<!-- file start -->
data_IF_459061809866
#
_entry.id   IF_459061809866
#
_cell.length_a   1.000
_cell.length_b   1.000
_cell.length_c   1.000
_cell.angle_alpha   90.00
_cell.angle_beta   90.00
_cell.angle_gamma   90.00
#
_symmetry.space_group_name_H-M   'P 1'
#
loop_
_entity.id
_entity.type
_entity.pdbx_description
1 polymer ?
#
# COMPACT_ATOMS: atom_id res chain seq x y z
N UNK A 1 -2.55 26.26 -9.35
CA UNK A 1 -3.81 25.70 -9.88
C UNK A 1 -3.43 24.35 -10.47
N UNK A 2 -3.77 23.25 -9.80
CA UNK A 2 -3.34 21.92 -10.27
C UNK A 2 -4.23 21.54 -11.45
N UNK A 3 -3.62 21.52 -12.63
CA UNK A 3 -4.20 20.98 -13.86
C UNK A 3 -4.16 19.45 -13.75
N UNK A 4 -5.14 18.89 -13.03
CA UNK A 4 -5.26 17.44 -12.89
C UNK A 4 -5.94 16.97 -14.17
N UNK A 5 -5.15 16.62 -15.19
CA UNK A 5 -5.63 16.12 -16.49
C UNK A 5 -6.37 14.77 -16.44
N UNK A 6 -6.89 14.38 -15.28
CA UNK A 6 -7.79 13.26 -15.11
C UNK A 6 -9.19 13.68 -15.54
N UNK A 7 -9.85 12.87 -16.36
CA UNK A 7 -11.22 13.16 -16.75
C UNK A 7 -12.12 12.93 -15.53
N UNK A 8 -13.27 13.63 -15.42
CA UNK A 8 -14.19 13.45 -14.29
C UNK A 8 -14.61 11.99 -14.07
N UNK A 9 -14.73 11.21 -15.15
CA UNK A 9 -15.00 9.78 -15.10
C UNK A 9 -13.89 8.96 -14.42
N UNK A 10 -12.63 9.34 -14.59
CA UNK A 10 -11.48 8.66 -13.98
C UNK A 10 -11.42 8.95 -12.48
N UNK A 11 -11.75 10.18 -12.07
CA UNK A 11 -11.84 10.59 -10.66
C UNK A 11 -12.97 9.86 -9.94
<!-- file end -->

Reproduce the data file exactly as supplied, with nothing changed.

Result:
data_IF_459061809866
#
_entry.id   IF_459061809866
#
_cell.length_a   1.000
_cell.length_b   1.000
_cell.length_c   1.000
_cell.angle_alpha   90.00
_cell.angle_beta   90.00
_cell.angle_gamma   90.00
#
_symmetry.space_group_name_H-M   'P 1'
#
loop_
_entity.id
_entity.type
_entity.pdbx_description
1 polymer ?
#
# COMPACT_ATOMS: atom_id res chain seq x y z
N UNK A 1 -2.55 26.26 -9.35
CA UNK A 1 -3.81 25.70 -9.88
C UNK A 1 -3.43 24.35 -10.47
N UNK A 2 -3.77 23.25 -9.80
CA UNK A 2 -3.34 21.92 -10.27
C UNK A 2 -4.23 21.54 -11.45
N UNK A 3 -3.62 21.52 -12.63
CA UNK A 3 -4.20 20.98 -13.86
C UNK A 3 -4.16 19.45 -13.75
N UNK A 4 -5.14 18.89 -13.03
CA UNK A 4 -5.26 17.44 -12.89
C UNK A 4 -5.94 16.97 -14.17
N UNK A 5 -5.15 16.62 -15.19
CA UNK A 5 -5.63 16.12 -16.49
C UNK A 5 -6.37 14.77 -16.44
N UNK A 6 -6.89 14.38 -15.28
CA UNK A 6 -7.79 13.26 -15.11
C UNK A 6 -9.19 13.68 -15.54
N UNK A 7 -9.85 12.87 -16.36
CA UNK A 7 -11.22 13.16 -16.75
C UNK A 7 -12.12 12.93 -15.53
N UNK A 8 -13.27 13.63 -15.42
CA UNK A 8 -14.19 13.45 -14.29
C UNK A 8 -14.61 11.99 -14.07
N UNK A 9 -14.73 11.21 -15.15
CA UNK A 9 -15.00 9.78 -15.10
C UNK A 9 -13.89 8.96 -14.42
N UNK A 10 -12.63 9.34 -14.59
CA UNK A 10 -11.48 8.66 -13.98
C UNK A 10 -11.42 8.95 -12.48
N UNK A 11 -11.75 10.18 -12.07
CA UNK A 11 -11.84 10.59 -10.66
C UNK A 11 -12.97 9.86 -9.94